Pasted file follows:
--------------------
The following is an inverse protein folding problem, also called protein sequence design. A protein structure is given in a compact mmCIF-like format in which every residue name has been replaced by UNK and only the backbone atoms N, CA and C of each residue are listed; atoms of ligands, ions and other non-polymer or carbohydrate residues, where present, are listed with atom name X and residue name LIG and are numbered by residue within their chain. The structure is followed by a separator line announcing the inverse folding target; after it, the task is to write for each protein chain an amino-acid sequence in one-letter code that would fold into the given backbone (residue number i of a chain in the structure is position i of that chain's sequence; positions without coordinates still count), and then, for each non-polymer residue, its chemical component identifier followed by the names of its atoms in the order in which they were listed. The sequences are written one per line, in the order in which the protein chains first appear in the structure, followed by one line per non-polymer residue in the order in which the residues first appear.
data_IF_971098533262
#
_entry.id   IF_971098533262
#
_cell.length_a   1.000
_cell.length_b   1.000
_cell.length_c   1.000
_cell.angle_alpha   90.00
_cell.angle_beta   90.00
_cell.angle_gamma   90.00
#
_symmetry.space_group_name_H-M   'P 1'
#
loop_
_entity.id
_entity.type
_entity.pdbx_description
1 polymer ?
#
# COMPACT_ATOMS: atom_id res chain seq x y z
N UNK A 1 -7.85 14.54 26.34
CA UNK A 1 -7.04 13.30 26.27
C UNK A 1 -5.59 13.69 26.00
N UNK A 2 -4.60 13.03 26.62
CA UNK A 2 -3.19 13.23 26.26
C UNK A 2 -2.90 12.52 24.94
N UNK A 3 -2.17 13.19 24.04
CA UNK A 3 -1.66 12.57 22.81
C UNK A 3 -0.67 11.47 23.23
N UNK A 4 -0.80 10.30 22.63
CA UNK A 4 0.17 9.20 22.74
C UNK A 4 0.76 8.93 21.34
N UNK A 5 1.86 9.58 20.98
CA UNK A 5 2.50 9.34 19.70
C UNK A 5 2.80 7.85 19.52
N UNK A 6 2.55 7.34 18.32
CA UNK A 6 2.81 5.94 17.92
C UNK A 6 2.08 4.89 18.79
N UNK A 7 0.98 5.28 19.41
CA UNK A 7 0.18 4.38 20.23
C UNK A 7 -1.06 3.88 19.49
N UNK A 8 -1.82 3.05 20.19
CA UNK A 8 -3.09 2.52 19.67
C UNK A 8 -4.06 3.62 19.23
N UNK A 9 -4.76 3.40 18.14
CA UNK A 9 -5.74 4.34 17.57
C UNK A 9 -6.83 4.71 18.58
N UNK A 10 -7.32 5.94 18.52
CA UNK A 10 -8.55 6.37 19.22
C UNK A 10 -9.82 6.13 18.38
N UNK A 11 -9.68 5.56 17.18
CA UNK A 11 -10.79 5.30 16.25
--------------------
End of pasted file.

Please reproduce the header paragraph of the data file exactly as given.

The following is an inverse protein folding problem, also called protein sequence design. A protein structure is given in a compact mmCIF-like format in which every residue name has been replaced by UNK and only the backbone atoms N, CA and C of each residue are listed; atoms of ligands, ions and other non-polymer or carbohydrate residues, where present, are listed with atom name X and residue name LIG and are numbered by residue within their chain. The structure is followed by a separator line announcing the inverse folding target; after it, the task is to write for each protein chain an amino-acid sequence in one-letter code that would fold into the given backbone (residue number i of a chain in the structure is position i of that chain's sequence; positions without coordinates still count), and then, for each non-polymer residue, its chemical component identifier followed by the names of its atoms in the order in which they were listed. The sequences are written one per line, in the order in which the protein chains first appear in the structure, followed by one line per non-polymer residue in the order in which the residues first appear.